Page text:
The real “art” of controls programming lies in selecting the control that best fulfills your requirements and then calling the appropriate methods that its wrapper class provides.
Each wrapper class provides us with methods to modify the control properties, and thus influence the behavior of the control. For example, the class CL_GUI_PICTURE_CONTROL provides the method load_picture_from_url, which enables us to display a picture on the screen.
The user of an application program triggers control events by performing specific actions (for example, double-clicking). You can decide which events you want to catch in your ABAP program and then register these events for the relevant control. For example, the class CL_GUI_SIMPLE_TREE provides us with the NODE_DOUBLE_CLICK event to notify the program that a tree node has been doubleclicked.
A triggered event is then transferred from the SAP GUI to the application server. In response to this event, you can then influence the behavior of the control with additional method calls. For example, when the user tries to expand a tree node by clicking or double-clicking on it, you can add further nodes to the tree by calling the method CL_GUI_SIMPLE_TREE=>add_nodes.
Navigating Through the Control Classes in the Controls Technology
All controls in the Controls Technology are encapsulated in a wrapper class. A wrapper class is a global ABAP Objects class that encapsulates the complete functionality of the control, making it easy for developers to reuse the functions that they provide. Before coding, it’s always a good idea to become familiarized with the structure of the wrapper class.
To do this you could use SE24 (Class Editor), or an easier tool would be SE80 (the Object Navigator).
1. Enter transaction code SE80 (Object Navigator) in the command field.
2. Enter the name of the class in the “Class” input field on the Object Navigator initial screen and choose “Display.”
3. A tree structure appears for the class you have chosen.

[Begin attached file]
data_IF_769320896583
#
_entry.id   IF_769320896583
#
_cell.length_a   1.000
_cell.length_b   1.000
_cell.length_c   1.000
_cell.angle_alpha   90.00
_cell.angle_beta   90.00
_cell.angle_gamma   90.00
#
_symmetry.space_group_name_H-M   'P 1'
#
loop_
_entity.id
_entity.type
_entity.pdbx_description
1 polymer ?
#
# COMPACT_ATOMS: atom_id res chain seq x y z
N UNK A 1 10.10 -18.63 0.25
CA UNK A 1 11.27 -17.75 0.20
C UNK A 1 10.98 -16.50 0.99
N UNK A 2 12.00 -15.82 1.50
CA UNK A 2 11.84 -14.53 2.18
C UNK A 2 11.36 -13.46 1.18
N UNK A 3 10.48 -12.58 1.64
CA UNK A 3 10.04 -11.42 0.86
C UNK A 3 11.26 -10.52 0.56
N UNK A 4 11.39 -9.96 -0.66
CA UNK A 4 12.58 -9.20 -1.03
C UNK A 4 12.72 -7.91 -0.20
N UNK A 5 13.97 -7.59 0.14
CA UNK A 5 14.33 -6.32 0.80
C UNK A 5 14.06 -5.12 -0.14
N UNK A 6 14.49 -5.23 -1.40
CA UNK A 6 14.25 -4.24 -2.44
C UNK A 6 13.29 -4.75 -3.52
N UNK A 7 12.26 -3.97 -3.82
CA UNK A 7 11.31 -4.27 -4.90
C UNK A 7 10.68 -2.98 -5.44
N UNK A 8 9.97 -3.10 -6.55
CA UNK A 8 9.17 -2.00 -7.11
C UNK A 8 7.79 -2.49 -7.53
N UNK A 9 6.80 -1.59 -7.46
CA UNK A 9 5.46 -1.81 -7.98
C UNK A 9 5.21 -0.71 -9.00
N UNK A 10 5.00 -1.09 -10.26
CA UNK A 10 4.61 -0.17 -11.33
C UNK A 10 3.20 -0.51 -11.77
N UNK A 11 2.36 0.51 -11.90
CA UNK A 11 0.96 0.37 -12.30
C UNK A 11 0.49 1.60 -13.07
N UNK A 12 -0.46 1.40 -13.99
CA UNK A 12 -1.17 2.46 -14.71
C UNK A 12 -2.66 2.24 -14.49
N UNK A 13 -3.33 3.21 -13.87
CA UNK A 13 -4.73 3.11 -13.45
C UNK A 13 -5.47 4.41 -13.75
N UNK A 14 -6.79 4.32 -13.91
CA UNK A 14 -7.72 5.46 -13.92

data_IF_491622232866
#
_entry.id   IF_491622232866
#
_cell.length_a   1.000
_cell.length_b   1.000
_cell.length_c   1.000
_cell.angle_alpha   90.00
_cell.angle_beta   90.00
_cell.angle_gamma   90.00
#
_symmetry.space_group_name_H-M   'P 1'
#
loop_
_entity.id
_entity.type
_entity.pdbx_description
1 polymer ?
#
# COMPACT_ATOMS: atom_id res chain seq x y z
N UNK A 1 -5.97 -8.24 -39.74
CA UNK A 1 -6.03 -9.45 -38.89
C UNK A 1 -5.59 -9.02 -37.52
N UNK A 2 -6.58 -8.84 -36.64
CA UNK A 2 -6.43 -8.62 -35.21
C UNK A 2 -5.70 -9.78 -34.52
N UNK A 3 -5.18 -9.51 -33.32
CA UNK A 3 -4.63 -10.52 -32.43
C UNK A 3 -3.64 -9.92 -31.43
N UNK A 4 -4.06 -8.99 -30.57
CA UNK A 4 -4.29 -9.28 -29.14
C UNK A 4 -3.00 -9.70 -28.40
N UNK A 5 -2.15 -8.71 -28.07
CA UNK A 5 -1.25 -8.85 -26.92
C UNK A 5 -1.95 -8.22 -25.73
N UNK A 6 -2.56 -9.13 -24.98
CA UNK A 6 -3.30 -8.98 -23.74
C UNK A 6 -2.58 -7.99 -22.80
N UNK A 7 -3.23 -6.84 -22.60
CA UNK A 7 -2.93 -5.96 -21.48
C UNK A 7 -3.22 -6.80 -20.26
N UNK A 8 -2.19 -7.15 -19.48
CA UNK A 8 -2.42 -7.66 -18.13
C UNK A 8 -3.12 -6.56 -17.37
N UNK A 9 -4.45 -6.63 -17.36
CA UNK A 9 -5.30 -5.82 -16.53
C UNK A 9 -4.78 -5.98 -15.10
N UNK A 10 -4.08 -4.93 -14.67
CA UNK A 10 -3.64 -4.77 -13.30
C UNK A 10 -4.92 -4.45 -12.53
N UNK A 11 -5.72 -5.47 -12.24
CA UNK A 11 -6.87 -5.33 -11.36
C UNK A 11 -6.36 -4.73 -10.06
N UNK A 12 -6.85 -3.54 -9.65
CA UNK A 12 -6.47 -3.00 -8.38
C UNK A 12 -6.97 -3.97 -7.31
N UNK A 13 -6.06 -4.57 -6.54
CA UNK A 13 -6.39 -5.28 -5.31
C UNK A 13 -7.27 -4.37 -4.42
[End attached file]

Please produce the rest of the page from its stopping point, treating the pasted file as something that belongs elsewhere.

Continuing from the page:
You can see from the figure below, that I have called up the “CL_GUI_SIMPLE_TREE” wrapper class. You can see the expanded wrapper class and its sub-objects. I clicked on the “Methods” node, and then double-clicked on “NODE_SET_TEXT” to view the source code of that particular method.
You can click on the root node to view all the sub-objects of the wrapper class, and then go further and expand the child nodes to view the list of items in that particular category.
Typically, the Object Navigator provides you with the following information:
Superclasses: Under the superclasses category, you will find the complete inheritance hierarchy, which lets you see all the classes from which the control has been derived — e.g., the class CL_GUI_SIMPLE_TREE is derived from the class CL_TREE_CONTROL_BASE, which is further derived from the class CL_GUI_CONTROL, and so on. The interface of the class CL_GUI_SIMPLE_TREE also includes the public methods of the classes CL_TREE_CONTROL_BASE and CL_GUI_CONTROL.
Attributes: This is the set of data that the class encapsulates. Attributes may be properties of a control, establishing things like the shape, size, or position of an element on the screen. They may be static (defined for all objects), private, or public. Event IDs of specific events (e.g., click, double-click) are also included in attributes. For example, the class CL_GUI_SIMPLE_TREE has the attributes WS_VISIBLE and EVENTID_NODE_DOUBLE_CLICK.
Methods: These are operations that can be performed on a control. There may be methods to change the appearance of a control, to set values of its attributes, etc. One special method, the constructor, allows you to create (or construct, as its name implies) objects. For example, class CL_GUI_SIMPLE_TREE gives us methods like GET_WIDTH, COLLAPSE_ALL_NODES, and so on.